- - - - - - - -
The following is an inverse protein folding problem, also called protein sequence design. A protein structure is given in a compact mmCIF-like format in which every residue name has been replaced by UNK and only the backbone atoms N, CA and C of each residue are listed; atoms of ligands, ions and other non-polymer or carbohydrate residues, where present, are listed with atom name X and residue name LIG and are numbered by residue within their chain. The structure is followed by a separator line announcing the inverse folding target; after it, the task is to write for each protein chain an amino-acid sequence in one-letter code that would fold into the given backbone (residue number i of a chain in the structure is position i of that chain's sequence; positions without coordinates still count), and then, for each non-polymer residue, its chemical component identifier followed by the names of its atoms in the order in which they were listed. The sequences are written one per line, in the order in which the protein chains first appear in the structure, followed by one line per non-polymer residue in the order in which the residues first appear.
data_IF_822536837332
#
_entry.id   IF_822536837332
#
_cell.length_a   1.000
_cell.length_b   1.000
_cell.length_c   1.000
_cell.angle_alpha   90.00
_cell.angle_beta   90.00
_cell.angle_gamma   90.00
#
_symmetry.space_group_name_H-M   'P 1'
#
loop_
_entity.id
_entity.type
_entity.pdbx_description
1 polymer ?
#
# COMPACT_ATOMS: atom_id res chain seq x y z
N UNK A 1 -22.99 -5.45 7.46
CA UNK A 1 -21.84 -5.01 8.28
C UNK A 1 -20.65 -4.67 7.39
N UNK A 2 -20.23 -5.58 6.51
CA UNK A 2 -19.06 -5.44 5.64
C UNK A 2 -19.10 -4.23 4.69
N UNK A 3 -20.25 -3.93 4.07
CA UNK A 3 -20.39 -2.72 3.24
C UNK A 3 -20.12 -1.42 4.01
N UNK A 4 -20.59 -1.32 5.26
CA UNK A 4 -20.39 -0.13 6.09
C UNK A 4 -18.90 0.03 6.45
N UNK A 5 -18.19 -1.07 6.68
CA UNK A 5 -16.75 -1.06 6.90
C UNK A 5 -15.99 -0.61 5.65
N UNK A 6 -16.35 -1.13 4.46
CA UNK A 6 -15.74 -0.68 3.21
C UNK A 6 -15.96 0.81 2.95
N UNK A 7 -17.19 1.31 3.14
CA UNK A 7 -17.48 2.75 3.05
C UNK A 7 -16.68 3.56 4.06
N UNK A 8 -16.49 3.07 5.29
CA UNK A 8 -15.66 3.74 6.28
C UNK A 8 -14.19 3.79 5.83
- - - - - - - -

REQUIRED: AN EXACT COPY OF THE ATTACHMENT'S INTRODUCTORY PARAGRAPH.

The following is an inverse protein folding problem, also called protein sequence design. A protein structure is given in a compact mmCIF-like format in which every residue name has been replaced by UNK and only the backbone atoms N, CA and C of each residue are listed; atoms of ligands, ions and other non-polymer or carbohydrate residues, where present, are listed with atom name X and residue name LIG and are numbered by residue within their chain. The structure is followed by a separator line announcing the inverse folding target; after it, the task is to write for each protein chain an amino-acid sequence in one-letter code that would fold into the given backbone (residue number i of a chain in the structure is position i of that chain's sequence; positions without coordinates still count), and then, for each non-polymer residue, its chemical component identifier followed by the names of its atoms in the order in which they were listed. The sequences are written one per line, in the order in which the protein chains first appear in the structure, followed by one line per non-polymer residue in the order in which the residues first appear.